So now, we have a small part of the what used to be the Conservative movement, the true heirs of R. Lieberman, the UTJ(Union for Traditional Judaism) on one side, and the dwindling masses of Conservative Jews heading leftwards at an increasing pace(it seems that gay/lesbian ordination is on the horizon)on the other. On the orthodox side, we dont seem to have a true heir to RYBS(R. Aharon is probably closest in intellect and learning), but a group holding down the more liberal end(Edah, Chovevei Torah) and a group moving rightwards(rest of the YU world).

The sad part is that when you put a label on someone or some group, like Conservative, or Orthodox, people automatically make assumptions about what you do, and decide whether to affiliate or invite you to things, based on that label. If R. Lieberman had taught at any other school(except obviously the reform seminary), he would not have been denigrated by those termed orthodox. Similarly, RYBS would have commanded a lot more respect in the "yeshiva" world, if he had taught at a different school. Neither would have had to say a thing different, do a thing different, just have a different address and title. Interestingly, those who had an open mind and were scholarly enough to recognize genius and erudition, usually held both of those rabbis in great respect, regardless of the affiliation, but usually were not able to publically express it because of the political ramifications.

Worst, we continue to have these artifical walls and continue to make decisions on who to listen to and who not to, just based on an address. And this goes both for the right and the left, selective hearing has no prediliction for sides.

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Friday, September 09, 2005

Outside culture and Jewish philosophy

If you look around at what Jews wear, eat and, pray in, it is very clear that surrounding cultures have affected us. Chassidim wear the dress of Polish noblemen. Ashkenazim eat Russian/Polish/German food. Sefaradim build shuls that look a bit like mosques, while the Ashkenazim seem to reflect churches a bit. Look at Jewish music. It is quite clear that the outside culture affected food, dress, architecture, and other aspects of Jewish life. What about philosophy? How much have non-Jewish philosophical trends and developments affected what and how Jews think about their religion? Have the non-Jewish trends affected our basic beliefs and attitudes?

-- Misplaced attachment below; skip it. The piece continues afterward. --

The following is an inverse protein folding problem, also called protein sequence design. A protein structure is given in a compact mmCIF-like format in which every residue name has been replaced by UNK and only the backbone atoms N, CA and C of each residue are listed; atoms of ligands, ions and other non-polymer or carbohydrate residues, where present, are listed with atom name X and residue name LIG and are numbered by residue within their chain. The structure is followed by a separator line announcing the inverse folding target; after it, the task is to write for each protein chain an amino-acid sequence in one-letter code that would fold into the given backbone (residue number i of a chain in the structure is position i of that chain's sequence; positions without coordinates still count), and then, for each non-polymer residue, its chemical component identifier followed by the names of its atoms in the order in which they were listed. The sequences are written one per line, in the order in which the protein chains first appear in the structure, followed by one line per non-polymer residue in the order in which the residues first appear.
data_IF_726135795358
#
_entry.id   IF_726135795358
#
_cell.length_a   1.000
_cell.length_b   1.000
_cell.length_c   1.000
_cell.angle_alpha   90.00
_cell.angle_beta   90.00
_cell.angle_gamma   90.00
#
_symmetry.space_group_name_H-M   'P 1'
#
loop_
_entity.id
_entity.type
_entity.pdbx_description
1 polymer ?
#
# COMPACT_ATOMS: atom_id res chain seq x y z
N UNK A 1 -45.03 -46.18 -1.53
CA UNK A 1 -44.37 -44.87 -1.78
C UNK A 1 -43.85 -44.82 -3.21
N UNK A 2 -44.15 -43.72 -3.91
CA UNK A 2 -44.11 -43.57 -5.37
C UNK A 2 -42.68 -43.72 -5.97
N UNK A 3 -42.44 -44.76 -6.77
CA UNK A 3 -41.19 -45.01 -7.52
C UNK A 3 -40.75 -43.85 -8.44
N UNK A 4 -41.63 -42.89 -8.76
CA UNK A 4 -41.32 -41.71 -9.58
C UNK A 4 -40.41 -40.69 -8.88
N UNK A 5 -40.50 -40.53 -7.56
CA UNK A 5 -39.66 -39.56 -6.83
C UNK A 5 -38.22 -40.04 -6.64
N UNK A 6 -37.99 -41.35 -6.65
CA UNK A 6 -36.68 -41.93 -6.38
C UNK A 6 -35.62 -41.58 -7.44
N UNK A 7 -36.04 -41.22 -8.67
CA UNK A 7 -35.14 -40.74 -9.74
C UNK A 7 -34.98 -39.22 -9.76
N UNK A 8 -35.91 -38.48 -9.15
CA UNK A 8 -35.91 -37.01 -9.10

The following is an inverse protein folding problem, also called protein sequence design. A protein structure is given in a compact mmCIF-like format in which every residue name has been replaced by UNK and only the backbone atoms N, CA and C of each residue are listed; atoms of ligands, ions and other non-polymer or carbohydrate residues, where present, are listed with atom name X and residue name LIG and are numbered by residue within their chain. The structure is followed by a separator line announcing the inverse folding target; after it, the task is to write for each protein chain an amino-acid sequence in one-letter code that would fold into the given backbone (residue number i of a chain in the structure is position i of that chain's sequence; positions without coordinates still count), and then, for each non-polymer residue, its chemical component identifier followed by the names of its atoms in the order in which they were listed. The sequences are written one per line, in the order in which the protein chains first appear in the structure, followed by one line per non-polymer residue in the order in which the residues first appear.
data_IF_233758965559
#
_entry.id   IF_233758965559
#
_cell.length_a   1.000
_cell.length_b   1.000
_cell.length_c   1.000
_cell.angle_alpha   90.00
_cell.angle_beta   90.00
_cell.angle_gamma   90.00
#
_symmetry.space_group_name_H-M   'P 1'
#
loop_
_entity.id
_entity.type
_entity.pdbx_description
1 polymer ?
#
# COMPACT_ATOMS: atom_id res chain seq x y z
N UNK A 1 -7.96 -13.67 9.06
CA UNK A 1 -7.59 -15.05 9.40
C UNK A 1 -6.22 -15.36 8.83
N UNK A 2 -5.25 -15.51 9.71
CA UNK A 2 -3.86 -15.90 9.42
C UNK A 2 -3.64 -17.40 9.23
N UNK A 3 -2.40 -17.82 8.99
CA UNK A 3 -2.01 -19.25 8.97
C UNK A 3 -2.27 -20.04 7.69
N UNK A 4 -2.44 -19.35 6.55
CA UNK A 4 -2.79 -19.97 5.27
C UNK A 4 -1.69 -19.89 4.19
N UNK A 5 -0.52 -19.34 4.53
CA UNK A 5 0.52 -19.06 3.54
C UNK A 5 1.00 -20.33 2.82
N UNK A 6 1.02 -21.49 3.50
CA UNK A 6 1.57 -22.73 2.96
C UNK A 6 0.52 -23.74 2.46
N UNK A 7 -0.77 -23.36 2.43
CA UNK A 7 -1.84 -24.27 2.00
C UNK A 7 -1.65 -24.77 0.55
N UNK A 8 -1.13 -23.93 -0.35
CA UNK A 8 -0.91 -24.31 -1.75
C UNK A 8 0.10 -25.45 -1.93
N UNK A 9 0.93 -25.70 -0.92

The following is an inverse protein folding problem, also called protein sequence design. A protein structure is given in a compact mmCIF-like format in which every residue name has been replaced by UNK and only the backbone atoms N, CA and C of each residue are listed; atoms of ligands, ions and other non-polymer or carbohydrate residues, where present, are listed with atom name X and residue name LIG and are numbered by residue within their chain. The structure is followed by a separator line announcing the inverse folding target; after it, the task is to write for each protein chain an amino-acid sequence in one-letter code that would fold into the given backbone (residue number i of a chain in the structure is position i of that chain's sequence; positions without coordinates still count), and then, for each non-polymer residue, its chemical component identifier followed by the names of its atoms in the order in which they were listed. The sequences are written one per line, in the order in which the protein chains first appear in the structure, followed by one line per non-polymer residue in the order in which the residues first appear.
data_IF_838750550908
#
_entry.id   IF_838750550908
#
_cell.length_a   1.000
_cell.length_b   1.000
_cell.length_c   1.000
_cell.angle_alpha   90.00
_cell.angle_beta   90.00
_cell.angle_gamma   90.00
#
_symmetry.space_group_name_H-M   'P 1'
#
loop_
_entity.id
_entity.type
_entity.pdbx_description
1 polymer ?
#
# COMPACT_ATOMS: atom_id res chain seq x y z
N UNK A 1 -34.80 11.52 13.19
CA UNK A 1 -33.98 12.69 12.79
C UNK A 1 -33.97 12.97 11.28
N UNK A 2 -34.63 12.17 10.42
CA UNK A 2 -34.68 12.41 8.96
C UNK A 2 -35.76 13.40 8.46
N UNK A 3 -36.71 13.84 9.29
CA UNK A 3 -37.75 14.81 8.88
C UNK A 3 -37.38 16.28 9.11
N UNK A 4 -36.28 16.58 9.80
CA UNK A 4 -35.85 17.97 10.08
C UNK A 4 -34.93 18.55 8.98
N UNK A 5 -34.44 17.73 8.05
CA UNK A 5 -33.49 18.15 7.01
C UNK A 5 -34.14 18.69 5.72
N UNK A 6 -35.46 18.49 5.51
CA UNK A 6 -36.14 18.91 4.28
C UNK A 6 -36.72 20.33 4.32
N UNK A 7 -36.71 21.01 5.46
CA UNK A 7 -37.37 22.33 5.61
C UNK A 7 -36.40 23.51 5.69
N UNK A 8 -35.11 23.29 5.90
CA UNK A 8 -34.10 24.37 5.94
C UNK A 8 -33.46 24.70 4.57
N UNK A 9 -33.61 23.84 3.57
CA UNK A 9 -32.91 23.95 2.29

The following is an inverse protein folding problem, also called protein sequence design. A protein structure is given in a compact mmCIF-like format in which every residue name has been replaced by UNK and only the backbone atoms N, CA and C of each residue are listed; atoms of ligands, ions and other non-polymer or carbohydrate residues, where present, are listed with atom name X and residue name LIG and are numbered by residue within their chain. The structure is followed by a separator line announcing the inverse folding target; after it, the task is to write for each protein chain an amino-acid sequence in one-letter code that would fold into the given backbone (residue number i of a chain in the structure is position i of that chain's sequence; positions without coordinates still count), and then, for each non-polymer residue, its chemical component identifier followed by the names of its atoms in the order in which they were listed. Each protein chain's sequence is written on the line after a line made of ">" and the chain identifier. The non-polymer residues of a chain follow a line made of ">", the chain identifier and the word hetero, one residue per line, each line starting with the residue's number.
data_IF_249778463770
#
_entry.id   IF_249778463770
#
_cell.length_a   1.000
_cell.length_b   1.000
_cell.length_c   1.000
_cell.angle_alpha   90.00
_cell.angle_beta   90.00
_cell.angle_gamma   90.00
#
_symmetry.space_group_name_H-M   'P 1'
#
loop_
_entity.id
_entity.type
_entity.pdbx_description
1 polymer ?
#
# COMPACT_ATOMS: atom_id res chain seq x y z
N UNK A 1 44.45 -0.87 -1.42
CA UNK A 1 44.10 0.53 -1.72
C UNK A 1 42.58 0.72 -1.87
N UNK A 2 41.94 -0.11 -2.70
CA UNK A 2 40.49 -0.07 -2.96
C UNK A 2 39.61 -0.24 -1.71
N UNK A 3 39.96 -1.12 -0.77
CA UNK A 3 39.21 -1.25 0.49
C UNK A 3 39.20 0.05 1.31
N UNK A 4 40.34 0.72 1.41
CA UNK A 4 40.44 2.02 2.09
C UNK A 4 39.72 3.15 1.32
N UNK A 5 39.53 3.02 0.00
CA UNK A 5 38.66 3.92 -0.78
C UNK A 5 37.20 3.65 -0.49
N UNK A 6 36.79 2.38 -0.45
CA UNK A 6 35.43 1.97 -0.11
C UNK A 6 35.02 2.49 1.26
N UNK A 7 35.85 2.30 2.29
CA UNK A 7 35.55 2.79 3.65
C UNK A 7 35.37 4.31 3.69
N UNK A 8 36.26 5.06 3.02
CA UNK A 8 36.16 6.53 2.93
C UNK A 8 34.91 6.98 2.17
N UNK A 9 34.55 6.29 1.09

Clear examples:

the Rambam reflects classic Aristotilian philosophy.

The Rav(RYBS) reflects Kant and Hermann Cohen(obviously a Jew, but not observant and so would not count as a philosopher of Judaism)

As noted in the post below, R. Nadler notes that ascetic trends in Judaism seem to reflect the non-Jewish religious philosophy of the surrounding time and culture.

It may be possible(and I am sure someone has done it, if you have a reference, please let me know) to look at when ideas are first noted in Jewish philosophy(life after death, eternity of the soul, etc) and see how it compares with the presence of those ideas in the history of philosophy in general.

Has Jewish philosophy simply used the tools provided by general philosophy to refine and better express what we think and believe? or have our beliefs been significantly affected by what has been believed around us? It could be that different aspects of our beliefs have been muted or expressed to a greater or lessor extent either to agree with or provide more seperation from the outside philosophical milieu.

Shabbat Shalom